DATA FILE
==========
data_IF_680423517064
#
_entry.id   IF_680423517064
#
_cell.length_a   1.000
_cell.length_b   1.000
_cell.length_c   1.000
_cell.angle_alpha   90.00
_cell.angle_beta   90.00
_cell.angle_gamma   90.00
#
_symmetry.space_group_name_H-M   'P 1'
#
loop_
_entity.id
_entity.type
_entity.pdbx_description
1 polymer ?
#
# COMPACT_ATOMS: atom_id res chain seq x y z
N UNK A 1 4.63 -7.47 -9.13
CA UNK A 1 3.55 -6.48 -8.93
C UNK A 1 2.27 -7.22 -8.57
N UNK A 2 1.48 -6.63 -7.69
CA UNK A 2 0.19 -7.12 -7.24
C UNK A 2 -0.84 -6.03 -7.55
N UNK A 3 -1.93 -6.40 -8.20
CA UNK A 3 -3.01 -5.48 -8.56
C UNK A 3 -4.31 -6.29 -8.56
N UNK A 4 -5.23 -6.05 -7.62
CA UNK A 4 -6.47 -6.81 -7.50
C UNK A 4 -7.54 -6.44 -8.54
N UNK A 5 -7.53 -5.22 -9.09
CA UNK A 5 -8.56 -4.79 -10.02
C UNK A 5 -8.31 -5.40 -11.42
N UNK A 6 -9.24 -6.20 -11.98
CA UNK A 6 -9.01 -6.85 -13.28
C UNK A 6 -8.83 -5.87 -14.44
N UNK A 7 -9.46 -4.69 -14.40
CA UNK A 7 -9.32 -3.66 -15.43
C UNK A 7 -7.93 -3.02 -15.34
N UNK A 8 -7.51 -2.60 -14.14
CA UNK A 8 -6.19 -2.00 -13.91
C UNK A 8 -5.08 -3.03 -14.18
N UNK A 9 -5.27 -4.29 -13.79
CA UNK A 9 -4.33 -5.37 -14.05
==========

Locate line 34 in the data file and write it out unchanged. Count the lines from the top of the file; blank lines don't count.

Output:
CA UNK A 5 -8.56 -4.79 -10.02